Many people associate travel in Africa with danger and difficulty, but that couldn’t be further from the truth in Rwanda. It’s the ninth-safest country in the world, and the first to ban plastic bags. The capital city of Kigali is the cleanest in all of Africa.
On top of that, it’s an inexpensive destination for those on a budget (as long as you avoid the mountain gorillas, where you’ll pay an incredible $1,500 to spend an hour with them.) If you’re traveling on the cheap, you’ll be happy with the prices in the country.
I paid $35 for a double room in a well-rated guesthouse and $5-10 for most of my meals. A 30-minute moto-taxi ride across the city cost all of one dollar. I averaged $45/day for my stay in the country.
Picking up a SIM card was easy, but time-consuming. You’ll need to remember to bring your ID with you.
Here’s how to buy a SIM card in Rwanda.
There are two network providers available to tourists in Rwanda: MTN and Airtel Rwanda.
MTN has the largest market share (50%+) in the country and the best coverage (95%), although it’s worth noting that’s a combination of both 3G/HSPA+ and 2G/EDGE.
3G was everywhere in the major cities of Kigali and Gisenyi, but it was common for my signal to drop down to 2G elsewhere. I rarely lost coverage entirely, though, and usually had enough data to check my emails.
Airtel Rwanda has less 2G/3G coverage, but prices its larger data packs at cheaper rates than MTN. Costs are pretty low either way, but if you’re planning to use a lot of data and want the lowest prices, it’s worth considering Airtel.
Note that as of 2019, tourists are only permitted to buy from either MTN or Airtel, not any of the other (small) resellers in the country.
A common LTE network on the 800Mhz band that is shared between all providers is being rolled out throughout Rwanda, reaching nearly the entire population.
How to Buy a Prepaid SIM Card in Rwanda
According to online reports, there’s supposed to be an MTN store at Kigali Airport. I didn’t notice one at arrivals, so bought my SIM card once I was in the city instead.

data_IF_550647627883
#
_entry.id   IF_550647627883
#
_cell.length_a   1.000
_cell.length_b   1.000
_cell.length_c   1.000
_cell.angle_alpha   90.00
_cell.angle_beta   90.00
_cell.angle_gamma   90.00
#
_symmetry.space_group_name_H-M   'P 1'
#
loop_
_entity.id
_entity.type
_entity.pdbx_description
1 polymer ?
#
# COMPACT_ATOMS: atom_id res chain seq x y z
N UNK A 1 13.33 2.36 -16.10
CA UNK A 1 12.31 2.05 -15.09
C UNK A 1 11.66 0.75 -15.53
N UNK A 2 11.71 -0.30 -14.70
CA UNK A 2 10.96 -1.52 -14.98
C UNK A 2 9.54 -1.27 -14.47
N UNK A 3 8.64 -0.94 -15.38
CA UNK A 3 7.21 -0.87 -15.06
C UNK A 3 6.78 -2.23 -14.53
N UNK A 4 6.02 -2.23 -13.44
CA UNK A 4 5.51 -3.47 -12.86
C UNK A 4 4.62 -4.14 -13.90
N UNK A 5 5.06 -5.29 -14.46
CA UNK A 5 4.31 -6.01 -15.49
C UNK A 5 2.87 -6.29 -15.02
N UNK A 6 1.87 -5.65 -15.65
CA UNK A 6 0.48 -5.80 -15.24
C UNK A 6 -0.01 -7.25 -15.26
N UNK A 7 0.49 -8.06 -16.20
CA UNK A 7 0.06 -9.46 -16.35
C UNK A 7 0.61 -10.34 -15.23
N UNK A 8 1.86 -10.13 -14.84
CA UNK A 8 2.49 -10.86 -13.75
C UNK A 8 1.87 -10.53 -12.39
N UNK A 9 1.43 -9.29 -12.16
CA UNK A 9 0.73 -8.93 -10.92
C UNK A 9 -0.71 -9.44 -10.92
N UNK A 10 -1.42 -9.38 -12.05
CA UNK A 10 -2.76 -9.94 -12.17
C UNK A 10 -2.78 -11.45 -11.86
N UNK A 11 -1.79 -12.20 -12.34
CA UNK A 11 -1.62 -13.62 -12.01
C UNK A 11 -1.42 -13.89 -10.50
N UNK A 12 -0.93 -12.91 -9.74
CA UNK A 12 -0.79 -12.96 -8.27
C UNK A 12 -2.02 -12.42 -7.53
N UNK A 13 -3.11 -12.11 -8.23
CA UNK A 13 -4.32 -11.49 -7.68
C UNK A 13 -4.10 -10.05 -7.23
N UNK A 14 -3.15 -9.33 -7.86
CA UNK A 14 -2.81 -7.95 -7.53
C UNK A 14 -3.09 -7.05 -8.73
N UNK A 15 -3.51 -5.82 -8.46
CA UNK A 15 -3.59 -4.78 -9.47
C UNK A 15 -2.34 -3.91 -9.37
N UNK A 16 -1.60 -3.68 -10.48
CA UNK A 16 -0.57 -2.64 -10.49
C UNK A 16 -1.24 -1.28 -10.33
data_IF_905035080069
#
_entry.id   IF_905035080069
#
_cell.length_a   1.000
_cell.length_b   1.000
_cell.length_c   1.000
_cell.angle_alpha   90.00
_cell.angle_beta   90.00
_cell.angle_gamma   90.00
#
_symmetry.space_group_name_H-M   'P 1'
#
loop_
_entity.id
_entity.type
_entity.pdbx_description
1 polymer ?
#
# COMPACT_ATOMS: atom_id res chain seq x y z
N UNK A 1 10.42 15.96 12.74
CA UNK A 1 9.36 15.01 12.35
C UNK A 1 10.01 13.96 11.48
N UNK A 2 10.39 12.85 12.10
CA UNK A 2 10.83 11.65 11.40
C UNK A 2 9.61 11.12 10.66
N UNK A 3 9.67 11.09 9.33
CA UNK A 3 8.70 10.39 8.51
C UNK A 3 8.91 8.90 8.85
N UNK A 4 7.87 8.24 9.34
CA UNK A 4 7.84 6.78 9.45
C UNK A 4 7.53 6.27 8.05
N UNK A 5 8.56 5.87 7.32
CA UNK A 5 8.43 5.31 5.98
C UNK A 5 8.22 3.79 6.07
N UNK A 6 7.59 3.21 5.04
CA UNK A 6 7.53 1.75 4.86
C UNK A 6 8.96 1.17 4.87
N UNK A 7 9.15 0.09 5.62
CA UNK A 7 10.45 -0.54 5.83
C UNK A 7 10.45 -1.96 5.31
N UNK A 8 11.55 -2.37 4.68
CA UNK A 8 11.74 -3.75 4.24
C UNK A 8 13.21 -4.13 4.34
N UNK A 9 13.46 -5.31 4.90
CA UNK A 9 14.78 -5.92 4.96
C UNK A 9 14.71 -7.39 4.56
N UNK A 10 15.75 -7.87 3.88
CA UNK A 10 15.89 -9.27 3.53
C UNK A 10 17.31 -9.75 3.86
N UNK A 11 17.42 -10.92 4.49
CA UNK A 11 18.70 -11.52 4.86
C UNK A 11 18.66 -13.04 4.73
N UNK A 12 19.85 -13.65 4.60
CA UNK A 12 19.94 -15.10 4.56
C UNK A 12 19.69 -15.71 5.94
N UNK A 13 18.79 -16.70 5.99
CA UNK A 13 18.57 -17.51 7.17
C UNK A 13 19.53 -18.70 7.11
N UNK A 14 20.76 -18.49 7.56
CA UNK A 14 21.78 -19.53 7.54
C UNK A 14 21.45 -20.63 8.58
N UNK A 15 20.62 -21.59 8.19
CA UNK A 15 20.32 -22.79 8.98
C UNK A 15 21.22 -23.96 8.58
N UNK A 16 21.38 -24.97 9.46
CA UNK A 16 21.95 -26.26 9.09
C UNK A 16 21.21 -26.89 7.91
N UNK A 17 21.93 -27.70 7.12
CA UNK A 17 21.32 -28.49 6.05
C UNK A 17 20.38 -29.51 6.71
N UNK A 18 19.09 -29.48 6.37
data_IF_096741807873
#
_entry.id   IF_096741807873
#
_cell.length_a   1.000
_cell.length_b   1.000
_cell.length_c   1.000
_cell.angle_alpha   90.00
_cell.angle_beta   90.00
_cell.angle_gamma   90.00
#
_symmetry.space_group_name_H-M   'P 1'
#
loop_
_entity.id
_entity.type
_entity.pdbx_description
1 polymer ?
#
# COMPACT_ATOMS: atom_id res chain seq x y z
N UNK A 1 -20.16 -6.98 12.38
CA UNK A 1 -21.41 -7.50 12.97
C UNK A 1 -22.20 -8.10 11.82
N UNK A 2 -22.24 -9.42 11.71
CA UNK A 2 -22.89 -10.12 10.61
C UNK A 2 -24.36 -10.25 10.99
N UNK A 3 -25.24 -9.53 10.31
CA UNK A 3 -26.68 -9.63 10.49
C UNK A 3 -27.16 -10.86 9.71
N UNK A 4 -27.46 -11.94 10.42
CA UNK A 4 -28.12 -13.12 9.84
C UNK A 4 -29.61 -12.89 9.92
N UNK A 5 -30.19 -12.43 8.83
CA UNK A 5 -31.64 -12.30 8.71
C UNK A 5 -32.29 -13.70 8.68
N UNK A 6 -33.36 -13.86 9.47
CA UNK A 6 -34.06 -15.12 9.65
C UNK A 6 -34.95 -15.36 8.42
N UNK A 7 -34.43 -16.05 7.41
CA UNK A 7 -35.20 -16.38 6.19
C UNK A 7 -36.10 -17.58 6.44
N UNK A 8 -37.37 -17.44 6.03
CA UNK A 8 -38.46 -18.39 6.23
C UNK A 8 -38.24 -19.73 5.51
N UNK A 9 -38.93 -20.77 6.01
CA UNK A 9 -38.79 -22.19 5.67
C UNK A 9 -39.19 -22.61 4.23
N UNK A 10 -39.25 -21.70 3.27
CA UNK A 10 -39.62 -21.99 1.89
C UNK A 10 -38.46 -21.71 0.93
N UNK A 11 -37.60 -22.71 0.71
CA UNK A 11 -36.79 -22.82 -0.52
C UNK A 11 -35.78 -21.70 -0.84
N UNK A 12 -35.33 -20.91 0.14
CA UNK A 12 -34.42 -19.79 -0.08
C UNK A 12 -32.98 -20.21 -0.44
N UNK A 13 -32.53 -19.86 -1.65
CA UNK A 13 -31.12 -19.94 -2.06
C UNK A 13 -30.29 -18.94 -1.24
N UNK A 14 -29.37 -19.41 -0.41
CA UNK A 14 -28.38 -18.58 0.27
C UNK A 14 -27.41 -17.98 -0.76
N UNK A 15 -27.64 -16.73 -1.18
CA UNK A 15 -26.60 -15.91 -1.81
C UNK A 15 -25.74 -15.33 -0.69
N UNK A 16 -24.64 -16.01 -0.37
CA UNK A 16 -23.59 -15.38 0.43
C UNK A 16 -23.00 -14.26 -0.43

Fortunately this was easy to do, as there are literally hundreds of stalls and stores across the city that sell them. Just look for the MTN branding while you’re out and about.
It’s mandatory for all network providers in Rwanda to collect your personal information, so make sure you bring your passport and hotel address with you. I’ll be honest: it’s a tedious process that seems to follow little logic.
At the store I visited, the staff member painstakingly entered every detail of my passport into his computer. He then handed me a blank form for me to write every detail of my passport onto, and then sent me to a print shop to get a photocopy of my passport.
I don’t know why they needed three different versions of my information, and needless to say, it took a very long time to get it all done.
Give yourself at least half an hour to get your SIM card, and don’t start the process if you’re in a rush. It took 25 minutes for me to get mine. Note also that unless you’re traveling with children, tourists are only permitted to register one SIM card (per provider) to each passport.
Prepaid SIM Costs
SIM cards and data are pretty cheap in Rwanda. I paid 11,500 RWF ($13.70) in total. Here’s how that broke down:
I paid 1,500 RWF ($1.40) for the SIM card, and to have it cut it down to nano size. 5,000 RWF ($5.95) bought me 1 GB of data per day for seven days.
I also added an extra 5,000 RWF of credit, as I knew I’d need to make a few calls while traveling in the Democratic Republic of the Congo later in my trip. Those roaming calls were priced at 1,000 RWF per minute.
Topping up is super easy. You’ll see network provider stalls scattered across all major cities and towns, as well as small villages, where you can buy credit for your phone.
MTN customer service suggests you can also top-up online via the following link, although I didn’t need to use it.
Coverage and Data Speeds
With MTN, I had full coverage in Kigali and Gisenyi. Outside of the major cities, my connection would drop down to EDGE speeds. It was, however, rare for me to be without service anywhere in the country.
Speeds weren’t amazing, but were usable enough. I had 3Mbps download in Kigali, for instance, and 1.5 Mbps in Gisenyi.
During my trip in Virunga National Park in the Democratic Republic of the Congo, I was happy to discover I had data service from a Rwandan MTN cell tower for my climb up and down Mount Nyiragongo beside the border.
International calls and texts worked perfectly while I was outside of Rwanda, and didn’t require me to do anything in advance to get them set up. MTN doesn’t offer data roaming in the DRC, however.
Check out our guides to buying SIM cards in many other countries here.